Auction News | Books & Manuscripts

Robert Scott’s diary set to auction at Spink

By
12 July 2016 12:00

A previously undiscovered diary written by Antarctic explorer Robert Scott is heading for auction in London this week.
Dating from 1910, the pocket journal describes Scott’s preparations for his historic, and ultimately ill-fated, Terra Nova Expedition to the South Pole.

This diary serves as a ‘prequel’ to Scott’s expedition diary, regarded as one of the most famous diaries in the English language, which recounted the tragic story as his team was first beaten to the South Pole by Roald Amundsen by a matter of days, and then died on their return trek.

The 1910 diary offers an insight into the frantic behind-the-scenes preparations which led to the expedition.

One of the main issues Scott faced was finding sufficient funding, and the diary notes trips around the U.K to cities such as Middlesbrough, Manchester and Liverpool, for a series of fund-raising dinners, lectures and press calls.

Scott also makes note of meetings with the Australian and New Zealand High Commissions, the Admiralty and the Royal Geographic Society; a medical exam for the crew’s officers; and a visit to the ship by directors of supplier Huntley & Palmers, who provided specially-made biscuit rations for the expedition.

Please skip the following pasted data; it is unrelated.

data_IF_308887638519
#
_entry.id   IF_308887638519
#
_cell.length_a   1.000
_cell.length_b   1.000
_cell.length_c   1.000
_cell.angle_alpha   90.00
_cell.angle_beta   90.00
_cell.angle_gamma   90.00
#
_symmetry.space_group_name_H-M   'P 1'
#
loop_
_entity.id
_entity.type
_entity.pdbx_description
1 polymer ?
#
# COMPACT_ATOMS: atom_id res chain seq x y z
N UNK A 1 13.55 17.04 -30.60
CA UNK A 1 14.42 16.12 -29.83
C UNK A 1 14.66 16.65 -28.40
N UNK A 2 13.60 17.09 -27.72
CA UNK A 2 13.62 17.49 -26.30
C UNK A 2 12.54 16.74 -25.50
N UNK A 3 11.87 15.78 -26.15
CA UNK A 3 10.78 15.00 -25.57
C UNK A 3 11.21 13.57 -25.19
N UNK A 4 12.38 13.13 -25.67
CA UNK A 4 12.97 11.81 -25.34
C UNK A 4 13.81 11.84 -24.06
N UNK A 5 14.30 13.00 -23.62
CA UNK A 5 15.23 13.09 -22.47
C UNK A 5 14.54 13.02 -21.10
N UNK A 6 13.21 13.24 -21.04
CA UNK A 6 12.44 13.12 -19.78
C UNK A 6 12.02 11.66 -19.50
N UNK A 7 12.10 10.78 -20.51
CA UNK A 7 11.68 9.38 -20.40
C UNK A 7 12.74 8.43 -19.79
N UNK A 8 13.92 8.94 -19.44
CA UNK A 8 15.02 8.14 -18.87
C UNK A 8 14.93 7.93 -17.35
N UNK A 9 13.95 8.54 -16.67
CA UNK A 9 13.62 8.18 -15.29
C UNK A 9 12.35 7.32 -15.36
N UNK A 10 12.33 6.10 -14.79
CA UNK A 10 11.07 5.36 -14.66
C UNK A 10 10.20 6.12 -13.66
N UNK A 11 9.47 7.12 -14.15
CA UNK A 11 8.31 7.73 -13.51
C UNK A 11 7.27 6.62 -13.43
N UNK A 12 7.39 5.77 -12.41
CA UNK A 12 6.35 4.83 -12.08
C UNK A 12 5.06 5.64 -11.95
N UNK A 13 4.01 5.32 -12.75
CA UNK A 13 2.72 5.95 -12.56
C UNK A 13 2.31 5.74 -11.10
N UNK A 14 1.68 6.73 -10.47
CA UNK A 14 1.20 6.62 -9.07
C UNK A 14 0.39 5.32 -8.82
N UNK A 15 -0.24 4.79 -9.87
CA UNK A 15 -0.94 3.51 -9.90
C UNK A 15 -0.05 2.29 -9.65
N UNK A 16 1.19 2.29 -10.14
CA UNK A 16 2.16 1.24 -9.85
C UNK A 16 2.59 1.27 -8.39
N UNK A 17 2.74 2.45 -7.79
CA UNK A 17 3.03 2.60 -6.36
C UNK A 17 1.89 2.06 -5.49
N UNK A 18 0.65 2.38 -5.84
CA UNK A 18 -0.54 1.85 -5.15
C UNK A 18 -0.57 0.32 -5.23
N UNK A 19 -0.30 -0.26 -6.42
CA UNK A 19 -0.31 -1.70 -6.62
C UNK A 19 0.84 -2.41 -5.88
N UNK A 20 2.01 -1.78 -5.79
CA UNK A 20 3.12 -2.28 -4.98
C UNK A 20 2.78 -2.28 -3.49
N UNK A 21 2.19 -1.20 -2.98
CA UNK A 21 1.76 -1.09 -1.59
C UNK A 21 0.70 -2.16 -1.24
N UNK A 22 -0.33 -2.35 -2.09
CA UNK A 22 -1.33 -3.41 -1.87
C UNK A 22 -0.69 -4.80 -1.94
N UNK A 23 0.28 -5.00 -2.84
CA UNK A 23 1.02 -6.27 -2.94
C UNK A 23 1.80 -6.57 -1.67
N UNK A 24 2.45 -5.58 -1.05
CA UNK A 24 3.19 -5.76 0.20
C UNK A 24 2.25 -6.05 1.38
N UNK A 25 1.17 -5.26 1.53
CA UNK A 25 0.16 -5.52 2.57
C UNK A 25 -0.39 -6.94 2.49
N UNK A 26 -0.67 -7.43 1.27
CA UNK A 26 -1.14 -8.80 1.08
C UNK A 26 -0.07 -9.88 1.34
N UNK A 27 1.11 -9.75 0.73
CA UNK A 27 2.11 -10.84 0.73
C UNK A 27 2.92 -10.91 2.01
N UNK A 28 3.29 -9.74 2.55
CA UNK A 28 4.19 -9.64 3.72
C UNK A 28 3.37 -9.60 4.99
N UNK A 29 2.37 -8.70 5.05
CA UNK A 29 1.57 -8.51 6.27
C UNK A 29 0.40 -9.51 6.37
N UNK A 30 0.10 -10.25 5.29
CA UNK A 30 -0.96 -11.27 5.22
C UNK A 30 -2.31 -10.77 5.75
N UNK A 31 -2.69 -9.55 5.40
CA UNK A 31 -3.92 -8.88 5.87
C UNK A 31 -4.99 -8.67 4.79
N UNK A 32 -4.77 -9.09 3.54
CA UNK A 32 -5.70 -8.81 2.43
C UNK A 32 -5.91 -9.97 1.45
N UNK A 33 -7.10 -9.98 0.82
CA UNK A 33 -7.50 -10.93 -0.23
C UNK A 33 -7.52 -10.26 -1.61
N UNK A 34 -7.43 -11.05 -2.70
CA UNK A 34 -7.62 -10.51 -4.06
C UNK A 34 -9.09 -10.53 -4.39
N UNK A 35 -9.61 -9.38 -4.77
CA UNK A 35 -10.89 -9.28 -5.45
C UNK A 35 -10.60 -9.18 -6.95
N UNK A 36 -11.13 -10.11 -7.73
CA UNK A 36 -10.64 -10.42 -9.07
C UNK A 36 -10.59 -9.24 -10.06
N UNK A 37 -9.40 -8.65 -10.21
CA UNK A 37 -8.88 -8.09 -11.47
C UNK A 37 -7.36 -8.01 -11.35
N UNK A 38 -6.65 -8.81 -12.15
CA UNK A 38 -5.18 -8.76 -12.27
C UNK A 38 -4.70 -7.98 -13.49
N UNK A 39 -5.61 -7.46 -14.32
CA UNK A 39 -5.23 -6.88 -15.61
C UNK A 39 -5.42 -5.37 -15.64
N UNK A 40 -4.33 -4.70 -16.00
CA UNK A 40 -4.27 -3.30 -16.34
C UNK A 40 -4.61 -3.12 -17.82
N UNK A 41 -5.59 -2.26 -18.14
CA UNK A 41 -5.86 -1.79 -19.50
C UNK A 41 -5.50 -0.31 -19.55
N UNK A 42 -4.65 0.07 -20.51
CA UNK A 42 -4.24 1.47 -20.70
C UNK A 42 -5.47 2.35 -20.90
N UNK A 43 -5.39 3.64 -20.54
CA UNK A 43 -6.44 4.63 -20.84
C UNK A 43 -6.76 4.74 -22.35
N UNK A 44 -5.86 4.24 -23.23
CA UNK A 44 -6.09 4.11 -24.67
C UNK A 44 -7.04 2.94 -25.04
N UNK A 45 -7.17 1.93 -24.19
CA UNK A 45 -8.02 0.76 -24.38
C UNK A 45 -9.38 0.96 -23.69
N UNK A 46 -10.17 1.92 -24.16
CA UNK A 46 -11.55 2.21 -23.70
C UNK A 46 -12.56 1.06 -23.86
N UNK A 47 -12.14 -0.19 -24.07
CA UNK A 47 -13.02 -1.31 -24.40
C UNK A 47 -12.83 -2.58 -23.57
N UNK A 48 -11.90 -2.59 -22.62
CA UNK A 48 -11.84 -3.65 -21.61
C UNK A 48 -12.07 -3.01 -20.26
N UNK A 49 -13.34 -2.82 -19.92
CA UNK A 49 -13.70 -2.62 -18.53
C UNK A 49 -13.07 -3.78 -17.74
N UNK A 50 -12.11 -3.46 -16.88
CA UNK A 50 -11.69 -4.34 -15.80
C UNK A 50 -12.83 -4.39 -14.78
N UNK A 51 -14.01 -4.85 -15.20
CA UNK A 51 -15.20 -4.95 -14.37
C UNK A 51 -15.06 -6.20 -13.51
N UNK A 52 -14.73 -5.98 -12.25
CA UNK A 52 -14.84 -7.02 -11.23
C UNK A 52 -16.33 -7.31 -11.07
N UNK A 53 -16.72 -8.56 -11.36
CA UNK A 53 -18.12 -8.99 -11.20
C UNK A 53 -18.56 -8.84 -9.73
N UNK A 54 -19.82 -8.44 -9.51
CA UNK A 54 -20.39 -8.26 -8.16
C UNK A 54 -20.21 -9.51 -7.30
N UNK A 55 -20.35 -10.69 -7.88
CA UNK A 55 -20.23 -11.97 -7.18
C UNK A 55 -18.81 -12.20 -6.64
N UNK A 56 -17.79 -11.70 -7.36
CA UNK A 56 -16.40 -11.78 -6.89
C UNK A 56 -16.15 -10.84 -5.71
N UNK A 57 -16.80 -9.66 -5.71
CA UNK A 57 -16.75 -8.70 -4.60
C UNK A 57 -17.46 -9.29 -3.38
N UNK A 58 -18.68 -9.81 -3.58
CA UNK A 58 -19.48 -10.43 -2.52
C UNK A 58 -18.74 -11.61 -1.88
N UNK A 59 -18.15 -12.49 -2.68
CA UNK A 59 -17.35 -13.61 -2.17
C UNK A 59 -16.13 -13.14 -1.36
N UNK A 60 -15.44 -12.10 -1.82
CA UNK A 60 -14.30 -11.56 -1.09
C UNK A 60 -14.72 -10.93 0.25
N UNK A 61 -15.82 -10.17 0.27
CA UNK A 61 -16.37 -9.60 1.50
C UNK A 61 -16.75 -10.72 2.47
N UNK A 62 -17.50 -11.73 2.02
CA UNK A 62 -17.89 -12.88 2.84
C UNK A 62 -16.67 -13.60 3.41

Once financing was in place, the Terra Nova finally set sail from Cardiff on June 15, but Scott was detained in Britain as he continued to make arrangements. Amongst his final appointments, as marked in his diary, were audiences with Queen Alexandra of Denmark on June 25 and the recently-crowned King George V on July 5.

The diary’s final entries include lists of suppliers, and the note "After the expedition a list of firms whose goods were taken and were found to be thoroughly satisfactory will be published", written before Scott set sail aboard a passenger ship on July 16 to meet up with the Terra Nova South Africa.

Today Scott’s expedition diary is held amongst the treasures of the British Library Collection, but this preceding journal remains in private hands, and will cross the auction block at Spink with an estimate of £20,000 – £25,000 ($26,290 – $32,863).